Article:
In Canada, the Royal Canadian Air Force which is primarily responsible for airborne SAR response, has developed air-droppable Majaid kits that contain survival supplies, to deal with plane crash emergencies and other emergencies in remote regions of Canada, including the Arctic. Deployable only at this time from C-130 aircraft stationed at Trenton, Ontario, and Greenwood, Nova Scotia, ways must be found to stockpile kits and delivery aircraft at multiple locations, so as to be able to provide assistance on short notice, distance and possible severe weather conditions notwithstanding.
It’s important to remember that the Arctic is often foggy, which creates visibility restrictions for aircraft. There is limited fixed wing and rotary wing airlift capability to deal with major incidents. There needs to be the policy discussion aimed at beefing up Canada’s present “virtual” search and rescue capability in the Arctic as cruise ship activities increase.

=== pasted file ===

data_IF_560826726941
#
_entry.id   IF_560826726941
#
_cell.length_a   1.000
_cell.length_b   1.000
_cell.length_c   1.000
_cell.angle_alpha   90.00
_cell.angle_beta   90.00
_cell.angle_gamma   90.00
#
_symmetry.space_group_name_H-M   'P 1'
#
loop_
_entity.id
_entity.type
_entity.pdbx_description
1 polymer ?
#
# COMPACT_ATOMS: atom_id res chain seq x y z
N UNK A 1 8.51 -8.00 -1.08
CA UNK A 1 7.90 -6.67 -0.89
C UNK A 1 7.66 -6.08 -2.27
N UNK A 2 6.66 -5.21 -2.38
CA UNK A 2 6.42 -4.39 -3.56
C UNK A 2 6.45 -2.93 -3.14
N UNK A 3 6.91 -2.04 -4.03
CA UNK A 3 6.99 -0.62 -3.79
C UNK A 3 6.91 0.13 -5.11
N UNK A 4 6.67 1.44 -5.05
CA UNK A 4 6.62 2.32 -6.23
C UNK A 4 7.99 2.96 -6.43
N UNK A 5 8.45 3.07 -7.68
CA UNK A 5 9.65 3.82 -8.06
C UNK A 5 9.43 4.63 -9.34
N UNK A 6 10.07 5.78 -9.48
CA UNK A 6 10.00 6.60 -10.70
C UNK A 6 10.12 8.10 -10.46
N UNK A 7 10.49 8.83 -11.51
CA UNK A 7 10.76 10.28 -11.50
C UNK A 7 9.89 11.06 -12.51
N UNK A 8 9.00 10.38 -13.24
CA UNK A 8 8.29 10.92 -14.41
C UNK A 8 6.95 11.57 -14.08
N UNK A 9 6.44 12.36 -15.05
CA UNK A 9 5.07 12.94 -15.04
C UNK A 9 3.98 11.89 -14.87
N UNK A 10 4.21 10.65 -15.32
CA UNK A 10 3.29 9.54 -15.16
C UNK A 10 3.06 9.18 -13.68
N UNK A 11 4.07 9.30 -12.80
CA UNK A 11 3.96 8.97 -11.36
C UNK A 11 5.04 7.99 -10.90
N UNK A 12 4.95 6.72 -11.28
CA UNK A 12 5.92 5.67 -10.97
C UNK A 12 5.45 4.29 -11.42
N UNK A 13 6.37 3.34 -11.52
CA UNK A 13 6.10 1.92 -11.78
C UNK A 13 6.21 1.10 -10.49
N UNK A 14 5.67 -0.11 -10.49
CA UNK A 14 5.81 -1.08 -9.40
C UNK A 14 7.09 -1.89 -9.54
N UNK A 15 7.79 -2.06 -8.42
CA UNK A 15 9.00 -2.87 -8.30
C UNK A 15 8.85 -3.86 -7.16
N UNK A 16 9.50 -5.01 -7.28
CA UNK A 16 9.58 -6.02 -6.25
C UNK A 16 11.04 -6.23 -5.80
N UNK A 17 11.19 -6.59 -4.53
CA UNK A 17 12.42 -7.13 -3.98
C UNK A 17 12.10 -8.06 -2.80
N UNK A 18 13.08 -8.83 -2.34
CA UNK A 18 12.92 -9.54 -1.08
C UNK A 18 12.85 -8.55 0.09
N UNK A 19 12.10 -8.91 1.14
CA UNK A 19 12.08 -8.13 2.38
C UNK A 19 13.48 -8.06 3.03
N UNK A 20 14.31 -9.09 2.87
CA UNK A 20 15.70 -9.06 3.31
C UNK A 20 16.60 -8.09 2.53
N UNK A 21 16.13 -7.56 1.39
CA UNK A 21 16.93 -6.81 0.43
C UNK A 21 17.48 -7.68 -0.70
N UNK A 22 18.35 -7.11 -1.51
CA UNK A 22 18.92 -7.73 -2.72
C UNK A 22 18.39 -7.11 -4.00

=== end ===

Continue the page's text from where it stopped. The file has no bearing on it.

This is not a matter of the sole jurisdiction of the Department of National Defence but rather calls into question Canada’s capability in ocean governance. Canada may require alternative service delivery methods, such as those implemented in other jurisdictions. The National Search and Rescue Secretariat (NSS) was set up after the Ocean Ranger oil rig capsizing on February 15, 1981 incident off Newfoundland’s Grand Banks which resulted in the loss of 84 lives. NSS was mandated to develop Canadian search and rescue policy and thinking so that incidents of this type would never happen again. Unfortunately, that organization has been sidelined for unknown reasons. It reports to the Minister of National Defence, rather than directly to Parliament. Arguably that chain of reporting stifles frank discussion. By comparison, the Transportation Safety Board of Canada which investigates marine incidents reports directly to Parliament.